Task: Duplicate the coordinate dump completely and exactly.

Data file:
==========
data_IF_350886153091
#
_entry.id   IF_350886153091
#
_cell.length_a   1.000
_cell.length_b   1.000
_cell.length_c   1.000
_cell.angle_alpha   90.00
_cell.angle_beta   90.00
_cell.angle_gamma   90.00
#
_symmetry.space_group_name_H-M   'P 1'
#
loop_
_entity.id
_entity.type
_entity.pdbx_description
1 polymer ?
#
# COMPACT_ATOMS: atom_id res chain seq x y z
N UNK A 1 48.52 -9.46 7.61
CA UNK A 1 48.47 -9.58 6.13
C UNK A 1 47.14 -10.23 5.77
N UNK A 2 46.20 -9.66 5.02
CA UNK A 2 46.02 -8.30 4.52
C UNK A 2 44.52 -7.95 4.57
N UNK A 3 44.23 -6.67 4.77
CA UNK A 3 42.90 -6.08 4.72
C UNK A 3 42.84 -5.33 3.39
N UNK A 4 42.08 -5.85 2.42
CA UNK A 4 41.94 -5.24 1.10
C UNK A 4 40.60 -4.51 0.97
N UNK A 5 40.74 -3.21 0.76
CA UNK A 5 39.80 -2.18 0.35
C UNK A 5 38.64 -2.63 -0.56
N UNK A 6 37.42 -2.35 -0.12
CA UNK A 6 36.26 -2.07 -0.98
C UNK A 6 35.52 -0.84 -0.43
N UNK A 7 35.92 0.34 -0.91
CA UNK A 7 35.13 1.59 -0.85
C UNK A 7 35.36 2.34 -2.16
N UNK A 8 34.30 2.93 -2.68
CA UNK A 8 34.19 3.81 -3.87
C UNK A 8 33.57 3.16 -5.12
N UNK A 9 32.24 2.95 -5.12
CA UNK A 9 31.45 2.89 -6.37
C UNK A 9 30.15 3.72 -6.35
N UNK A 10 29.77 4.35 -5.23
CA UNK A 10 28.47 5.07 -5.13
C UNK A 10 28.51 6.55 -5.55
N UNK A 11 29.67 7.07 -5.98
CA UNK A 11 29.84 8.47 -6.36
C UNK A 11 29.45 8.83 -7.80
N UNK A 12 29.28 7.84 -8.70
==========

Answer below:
data_IF_350886153091
#
_entry.id   IF_350886153091
#
_cell.length_a   1.000
_cell.length_b   1.000
_cell.length_c   1.000
_cell.angle_alpha   90.00
_cell.angle_beta   90.00
_cell.angle_gamma   90.00
#
_symmetry.space_group_name_H-M   'P 1'
#
loop_
_entity.id
_entity.type
_entity.pdbx_description
1 polymer ?
#
# COMPACT_ATOMS: atom_id res chain seq x y z
N UNK A 1 48.52 -9.46 7.61
CA UNK A 1 48.47 -9.58 6.13
C UNK A 1 47.14 -10.23 5.77
N UNK A 2 46.20 -9.66 5.02
CA UNK A 2 46.02 -8.30 4.52
C UNK A 2 44.52 -7.95 4.57
N UNK A 3 44.23 -6.67 4.77
CA UNK A 3 42.90 -6.08 4.72
C UNK A 3 42.84 -5.33 3.39
N UNK A 4 42.08 -5.85 2.42
CA UNK A 4 41.94 -5.24 1.10
C UNK A 4 40.60 -4.51 0.97
N UNK A 5 40.74 -3.21 0.76
CA UNK A 5 39.80 -2.18 0.35
C UNK A 5 38.64 -2.63 -0.56
N UNK A 6 37.42 -2.35 -0.12
CA UNK A 6 36.26 -2.07 -0.98
C UNK A 6 35.52 -0.84 -0.43
N UNK A 7 35.92 0.34 -0.91
CA UNK A 7 35.13 1.59 -0.85
C UNK A 7 35.36 2.34 -2.16
N UNK A 8 34.30 2.93 -2.68
CA UNK A 8 34.19 3.81 -3.87
C UNK A 8 33.57 3.16 -5.12
N UNK A 9 32.24 2.95 -5.12
CA UNK A 9 31.45 2.89 -6.37
C UNK A 9 30.15 3.72 -6.35
N UNK A 10 29.77 4.35 -5.23
CA UNK A 10 28.47 5.07 -5.13
C UNK A 10 28.51 6.55 -5.55
N UNK A 11 29.67 7.07 -5.98
CA UNK A 11 29.84 8.47 -6.36
C UNK A 11 29.45 8.83 -7.80
N UNK A 12 29.28 7.84 -8.70